Plain radiographs: (a) Anteroposterior and (b) lateral radiographs of a TKA demonstrating unspecific osteolysis and subchondral sclerosis (arrows). These findings made us suspect an infection
In cases where a suppurating fistula is present, fistulography could demonstrate continuity between the fistulous tract and the deep tissues and prostheses (Fig. 8.2a). It is very useful in the assessment of a periprosthetic abscess with fistulous tract (Fig. 8.2b–d).
Fistulography: (a) The introduction of low-osmolar nonionic radiographic contrast media in a suppurating fistula demonstrated continuity between the fistulous tract and the deep soft tissues (arrow). (b) Axial radiograph with contrast media showing a suppurating fistula in the lateral compartment of a TKA (arrow). (c) Lateral radiograph of a TKA with contrast media (arrow) showing the same findings. (d) US longitudinal view showing a periprosthetic abscess (cross) with a fistulous tract (arrow)
8.4 Ultrasonography (US)
In revision TKR planning, a presurgical US can be useful to visualize the relationship between the prosthesis and the popliteal vascular bundle (Fig. 8.3a). US can also evaluate the bone-prosthesis interface in the marginal areas related to subluxations and/or sustentation defects (Fig. 8.3b).
Ultrasonography (US): (a) US Doppler can help us visualize the normal relationship between a TKA and the popliteal vascular bundle. (b) The US longitudinal view let us evaluate the bone-prosthesis interface (arrow). (c) Note effusion and synovial hypertrophy (arrow). (d) A little periprosthetic abscess was also found. (e) Longitudinal US Doppler view showing a neurological complication (the peroneal nerve is thickened and with hypoechogenicity; (f) US Doppler view in axial, showing the same neurological complication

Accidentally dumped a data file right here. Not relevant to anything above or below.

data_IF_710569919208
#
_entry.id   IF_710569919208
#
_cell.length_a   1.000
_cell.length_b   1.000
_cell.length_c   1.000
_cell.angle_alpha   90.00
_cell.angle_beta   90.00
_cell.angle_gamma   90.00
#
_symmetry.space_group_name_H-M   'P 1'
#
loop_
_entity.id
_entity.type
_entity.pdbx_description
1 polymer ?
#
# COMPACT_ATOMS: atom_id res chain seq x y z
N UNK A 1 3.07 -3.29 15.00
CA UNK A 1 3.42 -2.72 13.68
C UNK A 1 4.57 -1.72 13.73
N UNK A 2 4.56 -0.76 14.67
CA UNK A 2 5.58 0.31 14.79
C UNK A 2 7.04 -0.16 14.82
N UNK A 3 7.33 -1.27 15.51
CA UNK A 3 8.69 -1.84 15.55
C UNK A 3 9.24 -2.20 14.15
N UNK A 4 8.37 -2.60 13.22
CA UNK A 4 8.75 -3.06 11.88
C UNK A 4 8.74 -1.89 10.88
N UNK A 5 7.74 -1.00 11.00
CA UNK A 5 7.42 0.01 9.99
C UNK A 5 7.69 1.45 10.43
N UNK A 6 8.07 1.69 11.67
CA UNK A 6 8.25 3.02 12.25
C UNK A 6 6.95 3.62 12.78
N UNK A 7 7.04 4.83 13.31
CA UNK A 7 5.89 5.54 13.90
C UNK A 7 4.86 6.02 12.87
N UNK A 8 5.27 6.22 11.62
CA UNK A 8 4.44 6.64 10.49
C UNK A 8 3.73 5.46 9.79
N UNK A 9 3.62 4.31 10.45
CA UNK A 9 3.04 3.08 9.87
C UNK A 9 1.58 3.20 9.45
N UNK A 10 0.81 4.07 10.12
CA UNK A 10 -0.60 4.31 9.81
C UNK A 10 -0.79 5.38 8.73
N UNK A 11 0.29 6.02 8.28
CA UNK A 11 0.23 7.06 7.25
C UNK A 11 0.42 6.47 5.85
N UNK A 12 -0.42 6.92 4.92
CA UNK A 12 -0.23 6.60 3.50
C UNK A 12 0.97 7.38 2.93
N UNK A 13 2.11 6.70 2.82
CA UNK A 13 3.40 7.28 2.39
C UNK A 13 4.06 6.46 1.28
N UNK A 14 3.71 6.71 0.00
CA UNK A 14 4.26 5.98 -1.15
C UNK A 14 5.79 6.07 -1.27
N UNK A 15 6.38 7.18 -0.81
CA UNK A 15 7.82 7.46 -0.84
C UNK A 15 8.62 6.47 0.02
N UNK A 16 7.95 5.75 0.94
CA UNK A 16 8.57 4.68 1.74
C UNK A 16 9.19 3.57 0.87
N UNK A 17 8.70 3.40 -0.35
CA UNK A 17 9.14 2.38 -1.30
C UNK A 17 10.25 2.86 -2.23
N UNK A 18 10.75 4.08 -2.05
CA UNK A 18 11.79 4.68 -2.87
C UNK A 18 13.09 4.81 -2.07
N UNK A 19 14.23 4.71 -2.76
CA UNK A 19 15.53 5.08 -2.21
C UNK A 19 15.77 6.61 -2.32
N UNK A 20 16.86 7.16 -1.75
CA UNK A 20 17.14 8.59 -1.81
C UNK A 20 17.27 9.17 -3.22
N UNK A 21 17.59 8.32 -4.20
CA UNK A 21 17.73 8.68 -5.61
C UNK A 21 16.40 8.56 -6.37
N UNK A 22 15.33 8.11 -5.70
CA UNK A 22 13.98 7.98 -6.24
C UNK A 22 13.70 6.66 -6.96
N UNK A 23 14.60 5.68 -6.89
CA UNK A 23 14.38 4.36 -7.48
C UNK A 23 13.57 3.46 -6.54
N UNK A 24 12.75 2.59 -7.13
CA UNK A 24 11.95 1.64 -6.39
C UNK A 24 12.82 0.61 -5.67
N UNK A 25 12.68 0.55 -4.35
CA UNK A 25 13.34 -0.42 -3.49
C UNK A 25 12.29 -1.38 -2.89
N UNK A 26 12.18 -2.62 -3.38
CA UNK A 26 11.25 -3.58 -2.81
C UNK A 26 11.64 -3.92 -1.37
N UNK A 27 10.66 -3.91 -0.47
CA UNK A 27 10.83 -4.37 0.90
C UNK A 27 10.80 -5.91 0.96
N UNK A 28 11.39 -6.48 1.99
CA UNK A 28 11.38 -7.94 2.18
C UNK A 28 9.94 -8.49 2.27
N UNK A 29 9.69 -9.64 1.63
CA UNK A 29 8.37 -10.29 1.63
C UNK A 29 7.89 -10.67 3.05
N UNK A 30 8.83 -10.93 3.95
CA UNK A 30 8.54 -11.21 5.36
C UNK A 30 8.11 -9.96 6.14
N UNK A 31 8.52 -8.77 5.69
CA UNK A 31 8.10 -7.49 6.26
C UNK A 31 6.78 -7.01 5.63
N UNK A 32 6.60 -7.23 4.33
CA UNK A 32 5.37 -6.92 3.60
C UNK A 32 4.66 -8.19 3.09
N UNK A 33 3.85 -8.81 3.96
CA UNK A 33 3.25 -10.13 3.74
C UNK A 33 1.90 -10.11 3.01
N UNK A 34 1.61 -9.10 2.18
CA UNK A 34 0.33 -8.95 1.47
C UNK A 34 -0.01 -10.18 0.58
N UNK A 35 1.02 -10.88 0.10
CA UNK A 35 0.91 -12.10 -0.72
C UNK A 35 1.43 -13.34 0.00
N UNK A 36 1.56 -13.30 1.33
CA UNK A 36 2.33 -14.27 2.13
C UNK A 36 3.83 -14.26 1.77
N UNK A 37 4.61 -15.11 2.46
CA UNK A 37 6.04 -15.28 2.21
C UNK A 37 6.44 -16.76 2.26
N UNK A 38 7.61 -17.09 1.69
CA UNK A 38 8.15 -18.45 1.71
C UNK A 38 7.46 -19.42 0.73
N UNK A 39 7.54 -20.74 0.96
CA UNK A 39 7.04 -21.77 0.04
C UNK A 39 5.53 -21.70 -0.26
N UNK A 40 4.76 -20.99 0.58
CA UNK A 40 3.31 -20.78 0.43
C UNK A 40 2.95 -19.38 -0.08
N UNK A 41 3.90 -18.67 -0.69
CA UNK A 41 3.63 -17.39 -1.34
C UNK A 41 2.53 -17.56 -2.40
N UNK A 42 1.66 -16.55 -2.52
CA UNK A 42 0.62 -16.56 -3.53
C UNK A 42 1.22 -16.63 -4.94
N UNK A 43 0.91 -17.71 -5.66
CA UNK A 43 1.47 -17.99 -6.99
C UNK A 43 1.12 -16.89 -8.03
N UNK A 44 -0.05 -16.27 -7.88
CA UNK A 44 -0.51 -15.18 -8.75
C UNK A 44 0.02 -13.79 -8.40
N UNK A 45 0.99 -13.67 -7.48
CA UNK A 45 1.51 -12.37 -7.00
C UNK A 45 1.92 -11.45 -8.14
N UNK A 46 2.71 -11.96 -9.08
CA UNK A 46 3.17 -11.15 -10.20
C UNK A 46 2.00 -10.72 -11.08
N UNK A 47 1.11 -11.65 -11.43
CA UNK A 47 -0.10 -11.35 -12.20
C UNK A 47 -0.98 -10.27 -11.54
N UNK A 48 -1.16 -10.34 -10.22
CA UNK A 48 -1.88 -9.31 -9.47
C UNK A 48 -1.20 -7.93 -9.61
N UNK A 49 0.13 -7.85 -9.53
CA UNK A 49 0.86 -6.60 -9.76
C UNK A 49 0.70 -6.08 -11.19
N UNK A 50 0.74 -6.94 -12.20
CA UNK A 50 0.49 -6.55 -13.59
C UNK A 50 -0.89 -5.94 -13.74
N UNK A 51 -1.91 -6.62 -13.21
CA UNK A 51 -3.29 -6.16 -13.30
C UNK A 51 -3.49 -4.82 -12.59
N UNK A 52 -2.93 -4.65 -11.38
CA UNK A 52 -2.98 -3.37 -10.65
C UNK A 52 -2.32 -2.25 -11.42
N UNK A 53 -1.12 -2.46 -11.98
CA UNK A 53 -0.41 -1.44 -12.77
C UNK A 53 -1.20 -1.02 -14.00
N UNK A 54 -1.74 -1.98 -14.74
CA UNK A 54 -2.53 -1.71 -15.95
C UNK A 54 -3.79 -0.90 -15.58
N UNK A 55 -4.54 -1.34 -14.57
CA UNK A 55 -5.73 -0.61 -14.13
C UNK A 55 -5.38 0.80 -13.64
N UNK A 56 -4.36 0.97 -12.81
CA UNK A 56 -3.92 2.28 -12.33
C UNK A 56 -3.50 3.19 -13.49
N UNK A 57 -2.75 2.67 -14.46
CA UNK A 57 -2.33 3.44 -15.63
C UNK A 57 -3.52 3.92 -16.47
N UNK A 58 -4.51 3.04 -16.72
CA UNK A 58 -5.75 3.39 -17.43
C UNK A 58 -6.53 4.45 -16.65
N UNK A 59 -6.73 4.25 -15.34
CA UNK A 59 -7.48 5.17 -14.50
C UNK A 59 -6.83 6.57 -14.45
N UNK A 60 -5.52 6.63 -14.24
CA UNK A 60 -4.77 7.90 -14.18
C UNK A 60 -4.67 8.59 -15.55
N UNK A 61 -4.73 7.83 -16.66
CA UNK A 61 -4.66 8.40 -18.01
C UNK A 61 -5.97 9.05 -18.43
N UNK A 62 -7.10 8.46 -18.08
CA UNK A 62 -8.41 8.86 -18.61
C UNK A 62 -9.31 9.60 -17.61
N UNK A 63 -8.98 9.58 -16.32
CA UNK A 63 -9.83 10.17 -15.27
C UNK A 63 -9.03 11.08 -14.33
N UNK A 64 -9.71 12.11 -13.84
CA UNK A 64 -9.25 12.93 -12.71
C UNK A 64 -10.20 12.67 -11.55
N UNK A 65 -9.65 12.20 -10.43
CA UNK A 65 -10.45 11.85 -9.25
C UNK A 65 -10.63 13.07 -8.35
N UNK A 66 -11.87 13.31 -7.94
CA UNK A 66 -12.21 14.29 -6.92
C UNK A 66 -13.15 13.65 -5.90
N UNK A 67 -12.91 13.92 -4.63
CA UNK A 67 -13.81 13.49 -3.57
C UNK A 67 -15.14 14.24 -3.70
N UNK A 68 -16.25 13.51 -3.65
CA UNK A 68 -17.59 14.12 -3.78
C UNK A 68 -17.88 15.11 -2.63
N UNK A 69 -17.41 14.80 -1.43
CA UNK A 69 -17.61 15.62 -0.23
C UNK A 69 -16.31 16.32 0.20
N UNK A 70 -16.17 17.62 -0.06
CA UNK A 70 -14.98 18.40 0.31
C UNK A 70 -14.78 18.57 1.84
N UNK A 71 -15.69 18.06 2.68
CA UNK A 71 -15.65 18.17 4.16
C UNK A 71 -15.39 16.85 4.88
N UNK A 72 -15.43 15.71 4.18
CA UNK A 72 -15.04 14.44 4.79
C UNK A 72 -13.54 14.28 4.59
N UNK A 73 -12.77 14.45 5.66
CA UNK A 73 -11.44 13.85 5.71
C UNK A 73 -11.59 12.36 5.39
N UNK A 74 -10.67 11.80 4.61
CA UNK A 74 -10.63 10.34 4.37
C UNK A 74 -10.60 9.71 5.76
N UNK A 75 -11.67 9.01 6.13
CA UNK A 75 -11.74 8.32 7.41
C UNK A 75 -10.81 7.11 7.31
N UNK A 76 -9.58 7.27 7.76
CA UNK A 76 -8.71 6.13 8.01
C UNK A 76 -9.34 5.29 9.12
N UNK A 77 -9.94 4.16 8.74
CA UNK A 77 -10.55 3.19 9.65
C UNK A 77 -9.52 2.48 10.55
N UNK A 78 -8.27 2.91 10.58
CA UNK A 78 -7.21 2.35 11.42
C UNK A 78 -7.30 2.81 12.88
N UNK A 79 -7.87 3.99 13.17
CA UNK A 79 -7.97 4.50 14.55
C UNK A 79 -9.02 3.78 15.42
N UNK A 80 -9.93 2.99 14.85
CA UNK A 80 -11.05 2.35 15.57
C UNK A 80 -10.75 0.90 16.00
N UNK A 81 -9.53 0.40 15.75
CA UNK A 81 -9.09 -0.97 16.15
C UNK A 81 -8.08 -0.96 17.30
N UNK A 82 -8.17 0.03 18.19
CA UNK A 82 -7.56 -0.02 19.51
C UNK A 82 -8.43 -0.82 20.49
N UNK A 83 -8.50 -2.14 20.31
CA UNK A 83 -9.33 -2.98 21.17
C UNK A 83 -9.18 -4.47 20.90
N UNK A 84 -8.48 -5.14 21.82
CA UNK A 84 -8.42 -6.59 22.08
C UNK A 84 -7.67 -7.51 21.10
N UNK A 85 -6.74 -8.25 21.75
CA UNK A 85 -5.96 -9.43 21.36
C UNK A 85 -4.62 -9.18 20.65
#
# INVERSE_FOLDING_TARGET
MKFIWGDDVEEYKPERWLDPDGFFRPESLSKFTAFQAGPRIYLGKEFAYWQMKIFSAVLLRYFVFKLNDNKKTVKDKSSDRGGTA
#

US can be used to assess joint effusions. US is a diagnostic technique that permits the differentiation between effusion and synovial thickening (Fig. 8.3c). The normal synovium is a thin membrane. When it becomes inflamed, diffuse or nodular thickening of the membrane is seen, which may show increased vascular flow on Doppler US. US is very useful for the diagnosis of soft tissue swelling, to follow its progression or regression and to make the diagnosis of a periprosthetic abscess (Fig. 8.3d).
US Doppler can also be used to evaluate vascular and neurological complications (Fig. 8.3e, f).
8.5 Bone Scintigraphy
Bone scintigraphy is not affected by orthopedic hardware and is the current imaging modality of choice for suspected joint replacement infection (Fig. 8.4). Bone scintigraphy is sensitive for identifying the failed TKA but cannot be used to determine the cause of failure.
Positive bone scintigraphy in three phases (b1–b3) and leukocyte scans (b4–b5) made us suspect an infection of the tibial component
In 1990 Rand et al.  reported that indium 111 (111 In) leukocyte scanning had an accuracy of 84%, a sensitivity of 83%, and a specificity of 85%. In 1997 Nijhof et al.  found that the sensitivity of indium-111-labeled immunoglobulin G (In-111-IgG) scintigraphy for infection was 1.0; for TKA the specificity was 0.5. In-111-IgG was shown to be a highly sensitive and fairly specific tool for detecting late infections of TKAs.
In 2001 Van Acker et al.  compared fluorine-18 fluorodeoxyglucose PET (FDG-PET), technetium-99m hexamethylpropylene amine oxime (HMPAO)-labeled white blood cell (WBC) scintigraphy, and bone scintigraphy in the assessment of painful TKAs. It was concluded that WBC scintigraphy in combination with bone scintigraphy had a high specificity in the detection of infected TKAs. FDG-PET seemed to offer no additional benefit.